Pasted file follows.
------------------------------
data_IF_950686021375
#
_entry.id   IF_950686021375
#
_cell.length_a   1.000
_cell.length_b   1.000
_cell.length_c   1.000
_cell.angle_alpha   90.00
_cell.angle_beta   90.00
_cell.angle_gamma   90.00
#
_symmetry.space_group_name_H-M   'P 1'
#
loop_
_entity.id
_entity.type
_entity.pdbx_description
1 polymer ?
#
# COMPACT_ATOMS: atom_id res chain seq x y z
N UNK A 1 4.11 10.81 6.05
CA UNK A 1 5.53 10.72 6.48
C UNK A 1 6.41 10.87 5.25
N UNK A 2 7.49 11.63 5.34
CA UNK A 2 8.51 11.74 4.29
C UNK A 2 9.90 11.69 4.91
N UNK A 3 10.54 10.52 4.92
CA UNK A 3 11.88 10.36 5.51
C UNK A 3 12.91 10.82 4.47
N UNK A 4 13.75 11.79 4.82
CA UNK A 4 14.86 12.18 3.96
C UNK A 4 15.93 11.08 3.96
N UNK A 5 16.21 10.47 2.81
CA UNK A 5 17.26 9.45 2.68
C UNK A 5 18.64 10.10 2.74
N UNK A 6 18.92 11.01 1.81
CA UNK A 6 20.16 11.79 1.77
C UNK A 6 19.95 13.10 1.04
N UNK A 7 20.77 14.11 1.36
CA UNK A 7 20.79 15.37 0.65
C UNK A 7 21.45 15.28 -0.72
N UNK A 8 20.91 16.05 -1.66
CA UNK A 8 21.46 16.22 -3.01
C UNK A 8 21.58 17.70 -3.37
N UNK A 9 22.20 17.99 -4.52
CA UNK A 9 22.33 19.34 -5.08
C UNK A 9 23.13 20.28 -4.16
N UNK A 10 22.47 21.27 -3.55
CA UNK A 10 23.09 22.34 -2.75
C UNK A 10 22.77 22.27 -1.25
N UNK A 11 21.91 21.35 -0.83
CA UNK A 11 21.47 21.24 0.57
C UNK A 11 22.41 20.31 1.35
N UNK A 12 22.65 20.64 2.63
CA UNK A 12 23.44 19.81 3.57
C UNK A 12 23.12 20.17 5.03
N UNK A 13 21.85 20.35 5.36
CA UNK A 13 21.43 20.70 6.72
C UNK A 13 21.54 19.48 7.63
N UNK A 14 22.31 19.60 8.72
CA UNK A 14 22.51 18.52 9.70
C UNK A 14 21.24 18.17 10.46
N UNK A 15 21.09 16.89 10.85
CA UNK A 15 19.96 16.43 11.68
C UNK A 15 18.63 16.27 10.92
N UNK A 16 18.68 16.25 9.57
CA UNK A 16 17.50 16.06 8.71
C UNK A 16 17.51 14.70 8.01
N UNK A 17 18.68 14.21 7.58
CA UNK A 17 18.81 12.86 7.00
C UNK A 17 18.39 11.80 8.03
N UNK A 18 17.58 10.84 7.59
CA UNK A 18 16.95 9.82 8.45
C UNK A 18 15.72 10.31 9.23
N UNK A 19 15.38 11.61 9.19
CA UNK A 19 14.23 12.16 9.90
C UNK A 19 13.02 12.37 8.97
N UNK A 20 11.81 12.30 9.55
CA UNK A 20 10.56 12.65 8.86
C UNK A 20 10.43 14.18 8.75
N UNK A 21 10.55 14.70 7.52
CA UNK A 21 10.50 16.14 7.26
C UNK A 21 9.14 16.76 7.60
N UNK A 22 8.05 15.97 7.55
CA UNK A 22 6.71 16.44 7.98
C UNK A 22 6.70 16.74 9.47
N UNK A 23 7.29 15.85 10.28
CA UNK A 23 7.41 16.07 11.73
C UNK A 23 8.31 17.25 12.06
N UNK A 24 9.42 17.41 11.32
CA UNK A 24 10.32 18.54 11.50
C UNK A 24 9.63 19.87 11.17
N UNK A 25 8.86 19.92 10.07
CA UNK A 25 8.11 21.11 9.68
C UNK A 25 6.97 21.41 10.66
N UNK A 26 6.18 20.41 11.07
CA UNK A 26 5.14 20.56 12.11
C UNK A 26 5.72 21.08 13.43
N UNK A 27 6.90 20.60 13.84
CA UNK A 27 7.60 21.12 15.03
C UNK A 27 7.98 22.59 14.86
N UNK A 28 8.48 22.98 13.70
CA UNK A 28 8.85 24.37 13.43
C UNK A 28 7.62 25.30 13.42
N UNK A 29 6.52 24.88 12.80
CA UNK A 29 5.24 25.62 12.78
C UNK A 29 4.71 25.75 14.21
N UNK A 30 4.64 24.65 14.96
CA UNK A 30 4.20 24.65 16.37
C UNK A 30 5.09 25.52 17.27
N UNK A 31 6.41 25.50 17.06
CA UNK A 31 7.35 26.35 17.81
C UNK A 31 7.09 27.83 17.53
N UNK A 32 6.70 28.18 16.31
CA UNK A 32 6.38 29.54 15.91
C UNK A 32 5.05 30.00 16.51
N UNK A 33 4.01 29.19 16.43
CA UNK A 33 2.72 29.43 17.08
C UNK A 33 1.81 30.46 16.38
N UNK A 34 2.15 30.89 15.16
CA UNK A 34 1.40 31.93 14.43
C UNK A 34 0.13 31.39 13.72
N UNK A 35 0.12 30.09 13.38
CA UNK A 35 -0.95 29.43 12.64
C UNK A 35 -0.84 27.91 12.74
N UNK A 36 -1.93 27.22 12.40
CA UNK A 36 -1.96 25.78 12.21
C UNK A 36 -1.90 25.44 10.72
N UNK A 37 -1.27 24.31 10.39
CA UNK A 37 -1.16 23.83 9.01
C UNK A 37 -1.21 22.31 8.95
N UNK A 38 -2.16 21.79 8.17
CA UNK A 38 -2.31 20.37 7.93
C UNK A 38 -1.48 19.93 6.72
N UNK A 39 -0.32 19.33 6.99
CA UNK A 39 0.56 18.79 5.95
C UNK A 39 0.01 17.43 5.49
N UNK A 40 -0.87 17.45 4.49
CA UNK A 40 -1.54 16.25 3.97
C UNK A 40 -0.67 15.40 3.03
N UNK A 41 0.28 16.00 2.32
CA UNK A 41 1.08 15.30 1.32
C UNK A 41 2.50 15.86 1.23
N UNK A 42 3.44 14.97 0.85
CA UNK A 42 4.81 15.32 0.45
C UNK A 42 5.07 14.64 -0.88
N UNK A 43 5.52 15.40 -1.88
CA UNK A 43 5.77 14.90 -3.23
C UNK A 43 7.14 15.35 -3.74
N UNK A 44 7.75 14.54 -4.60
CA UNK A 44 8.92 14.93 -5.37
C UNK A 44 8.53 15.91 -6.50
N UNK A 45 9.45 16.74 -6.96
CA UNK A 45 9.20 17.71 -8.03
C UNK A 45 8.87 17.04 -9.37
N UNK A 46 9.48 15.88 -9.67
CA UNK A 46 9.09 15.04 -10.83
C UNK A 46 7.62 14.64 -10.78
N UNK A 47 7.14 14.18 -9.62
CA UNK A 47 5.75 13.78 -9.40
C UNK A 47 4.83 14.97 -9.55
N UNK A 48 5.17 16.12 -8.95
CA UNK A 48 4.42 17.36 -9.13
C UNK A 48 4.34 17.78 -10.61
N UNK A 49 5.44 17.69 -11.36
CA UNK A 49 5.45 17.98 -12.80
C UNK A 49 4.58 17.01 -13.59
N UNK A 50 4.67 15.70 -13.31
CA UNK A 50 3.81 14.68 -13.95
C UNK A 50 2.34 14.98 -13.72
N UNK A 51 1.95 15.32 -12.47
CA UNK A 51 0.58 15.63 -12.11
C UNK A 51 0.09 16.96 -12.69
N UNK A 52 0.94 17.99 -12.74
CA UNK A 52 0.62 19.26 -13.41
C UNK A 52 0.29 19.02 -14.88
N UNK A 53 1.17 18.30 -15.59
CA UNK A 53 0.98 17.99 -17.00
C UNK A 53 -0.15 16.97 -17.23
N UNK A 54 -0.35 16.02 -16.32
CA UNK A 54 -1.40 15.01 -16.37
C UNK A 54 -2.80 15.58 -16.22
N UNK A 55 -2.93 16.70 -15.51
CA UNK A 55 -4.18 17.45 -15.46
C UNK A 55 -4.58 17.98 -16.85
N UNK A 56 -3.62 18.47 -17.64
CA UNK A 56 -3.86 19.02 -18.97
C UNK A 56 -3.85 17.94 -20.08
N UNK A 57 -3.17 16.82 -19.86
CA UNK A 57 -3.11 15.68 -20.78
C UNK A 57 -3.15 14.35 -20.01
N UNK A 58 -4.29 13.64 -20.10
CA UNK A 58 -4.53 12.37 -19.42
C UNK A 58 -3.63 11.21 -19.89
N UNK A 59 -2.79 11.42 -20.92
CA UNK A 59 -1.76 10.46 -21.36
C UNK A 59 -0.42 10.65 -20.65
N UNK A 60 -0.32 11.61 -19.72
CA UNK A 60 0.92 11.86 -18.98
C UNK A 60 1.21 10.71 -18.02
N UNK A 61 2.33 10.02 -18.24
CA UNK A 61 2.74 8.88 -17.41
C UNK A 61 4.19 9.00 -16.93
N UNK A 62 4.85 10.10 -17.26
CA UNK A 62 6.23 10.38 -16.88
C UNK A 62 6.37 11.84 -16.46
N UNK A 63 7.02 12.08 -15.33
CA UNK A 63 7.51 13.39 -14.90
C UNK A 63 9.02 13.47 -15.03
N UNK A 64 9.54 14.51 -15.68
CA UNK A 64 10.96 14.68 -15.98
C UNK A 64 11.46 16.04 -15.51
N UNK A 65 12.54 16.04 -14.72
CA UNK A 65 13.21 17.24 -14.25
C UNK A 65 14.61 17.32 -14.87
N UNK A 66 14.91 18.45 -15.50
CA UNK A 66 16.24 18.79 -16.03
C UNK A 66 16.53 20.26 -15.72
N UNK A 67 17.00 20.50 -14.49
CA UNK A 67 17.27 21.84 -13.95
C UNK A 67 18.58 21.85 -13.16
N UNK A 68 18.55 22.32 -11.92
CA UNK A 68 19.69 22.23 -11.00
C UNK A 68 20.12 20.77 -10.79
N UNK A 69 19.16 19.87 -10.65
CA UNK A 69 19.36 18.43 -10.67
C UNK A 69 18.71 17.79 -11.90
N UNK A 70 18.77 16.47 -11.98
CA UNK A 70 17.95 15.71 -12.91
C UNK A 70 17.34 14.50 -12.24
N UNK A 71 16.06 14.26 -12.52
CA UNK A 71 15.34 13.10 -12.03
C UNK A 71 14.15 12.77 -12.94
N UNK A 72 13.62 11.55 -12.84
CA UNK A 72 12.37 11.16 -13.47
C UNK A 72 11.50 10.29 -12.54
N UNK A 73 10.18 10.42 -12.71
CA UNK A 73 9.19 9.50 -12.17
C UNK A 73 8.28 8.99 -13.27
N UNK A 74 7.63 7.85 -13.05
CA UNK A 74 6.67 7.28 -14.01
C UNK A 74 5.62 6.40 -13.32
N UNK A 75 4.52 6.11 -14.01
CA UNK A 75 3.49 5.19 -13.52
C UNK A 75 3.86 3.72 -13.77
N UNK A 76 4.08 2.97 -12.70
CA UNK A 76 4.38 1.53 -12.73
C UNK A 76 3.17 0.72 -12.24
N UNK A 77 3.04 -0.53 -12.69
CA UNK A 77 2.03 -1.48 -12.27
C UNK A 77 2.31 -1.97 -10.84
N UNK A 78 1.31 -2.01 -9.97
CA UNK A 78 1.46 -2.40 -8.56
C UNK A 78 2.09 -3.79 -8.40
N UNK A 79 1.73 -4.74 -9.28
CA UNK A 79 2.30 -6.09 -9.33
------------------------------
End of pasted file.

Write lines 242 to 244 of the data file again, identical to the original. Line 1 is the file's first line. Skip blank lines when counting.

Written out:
C UNK A 74 5.62 6.40 -13.32
N UNK A 75 4.52 6.11 -14.01
CA UNK A 75 3.49 5.19 -13.52